Recognising things aren't black and white means recognising nuance. Nuance leads to accuracy. Accuracy isn't merely about being right, it's about reality. It's only when we know how the world is that we change it; otherwise, we're only working to change a fiction we've created in tweeted outrage: whether it's that Rolling Stone is insensitive or two bystanders were the bombers.
Of course, nuance requires time, which goes against the social media outrage machine.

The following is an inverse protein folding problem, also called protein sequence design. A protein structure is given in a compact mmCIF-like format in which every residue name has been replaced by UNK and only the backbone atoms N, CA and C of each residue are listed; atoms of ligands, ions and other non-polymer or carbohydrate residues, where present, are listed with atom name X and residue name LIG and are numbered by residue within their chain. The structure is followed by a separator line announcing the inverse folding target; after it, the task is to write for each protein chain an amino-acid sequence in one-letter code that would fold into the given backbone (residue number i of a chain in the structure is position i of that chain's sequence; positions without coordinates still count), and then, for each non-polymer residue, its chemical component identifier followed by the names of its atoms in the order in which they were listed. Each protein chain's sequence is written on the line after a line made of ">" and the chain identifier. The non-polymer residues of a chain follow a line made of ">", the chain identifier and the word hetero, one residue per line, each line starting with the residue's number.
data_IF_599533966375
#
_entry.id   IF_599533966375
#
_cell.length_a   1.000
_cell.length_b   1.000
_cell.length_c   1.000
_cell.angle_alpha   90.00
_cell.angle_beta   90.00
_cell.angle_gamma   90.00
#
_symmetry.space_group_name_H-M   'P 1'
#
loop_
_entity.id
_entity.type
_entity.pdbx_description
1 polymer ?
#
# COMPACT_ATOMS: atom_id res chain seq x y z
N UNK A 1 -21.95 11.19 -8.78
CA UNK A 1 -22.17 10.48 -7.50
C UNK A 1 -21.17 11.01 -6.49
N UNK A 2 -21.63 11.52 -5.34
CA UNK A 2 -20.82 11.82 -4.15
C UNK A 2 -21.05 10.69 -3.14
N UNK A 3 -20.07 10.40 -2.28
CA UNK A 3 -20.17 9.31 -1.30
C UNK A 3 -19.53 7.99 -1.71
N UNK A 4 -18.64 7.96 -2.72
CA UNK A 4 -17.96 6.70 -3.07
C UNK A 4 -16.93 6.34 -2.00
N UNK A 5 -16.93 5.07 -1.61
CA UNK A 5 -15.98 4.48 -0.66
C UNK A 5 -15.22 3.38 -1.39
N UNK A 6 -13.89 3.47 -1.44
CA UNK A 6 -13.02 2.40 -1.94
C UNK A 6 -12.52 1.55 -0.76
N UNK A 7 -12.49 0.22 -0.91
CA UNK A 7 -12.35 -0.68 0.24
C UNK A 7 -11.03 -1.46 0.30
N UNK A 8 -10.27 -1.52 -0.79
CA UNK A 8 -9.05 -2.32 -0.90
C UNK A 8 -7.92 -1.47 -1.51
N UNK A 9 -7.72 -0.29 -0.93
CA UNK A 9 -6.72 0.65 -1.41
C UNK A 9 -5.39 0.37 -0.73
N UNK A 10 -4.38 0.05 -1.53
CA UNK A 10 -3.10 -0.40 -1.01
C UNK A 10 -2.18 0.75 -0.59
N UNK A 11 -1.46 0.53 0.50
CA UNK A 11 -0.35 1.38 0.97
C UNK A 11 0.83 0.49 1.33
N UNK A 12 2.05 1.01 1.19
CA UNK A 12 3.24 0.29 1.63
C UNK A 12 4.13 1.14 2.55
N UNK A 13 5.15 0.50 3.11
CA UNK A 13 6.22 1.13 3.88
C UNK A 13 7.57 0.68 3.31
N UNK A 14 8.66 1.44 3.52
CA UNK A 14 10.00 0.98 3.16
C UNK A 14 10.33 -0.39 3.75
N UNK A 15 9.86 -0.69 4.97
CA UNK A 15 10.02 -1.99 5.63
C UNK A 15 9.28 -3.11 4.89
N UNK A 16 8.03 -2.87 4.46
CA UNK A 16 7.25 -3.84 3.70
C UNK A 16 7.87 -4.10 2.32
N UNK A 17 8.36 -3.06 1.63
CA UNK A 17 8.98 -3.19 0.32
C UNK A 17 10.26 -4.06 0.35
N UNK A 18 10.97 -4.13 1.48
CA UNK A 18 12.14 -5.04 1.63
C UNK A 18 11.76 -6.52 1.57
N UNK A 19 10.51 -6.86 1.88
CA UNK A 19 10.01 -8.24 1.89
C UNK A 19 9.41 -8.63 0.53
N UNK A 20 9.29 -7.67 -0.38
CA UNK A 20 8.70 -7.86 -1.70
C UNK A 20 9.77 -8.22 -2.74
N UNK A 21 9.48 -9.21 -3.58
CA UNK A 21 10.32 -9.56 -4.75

Good ol' Tauriq, fighting the good fight. Of course, I don't think that most of the people he's talking about necessarily care about being accurate or changing the world for the better. I mean, sure, no doubt they say they do, but like a lot of aspirational statements, that's only designed to get the maximum status boost from a minimum of actual effort. In the same way that parasitism, by gaining sustenance at no cost, is a brilliant evolutionary strategy, social media "activists" accrue a lot of cultural capital without having to put in the hard, thankless work that a lot of real activism entails. Again, you might even suspect that some of these people have masterfully exploited a narrow niche: they get attention, increased self-esteem, and, in some cases, even money, by doing little more than acting like loudmouthed assholes on the Internet. Much of what Tauriq describes is simply the popular online spectator sport of pointing and denouncing, a game anyone can play, whatever their skill level.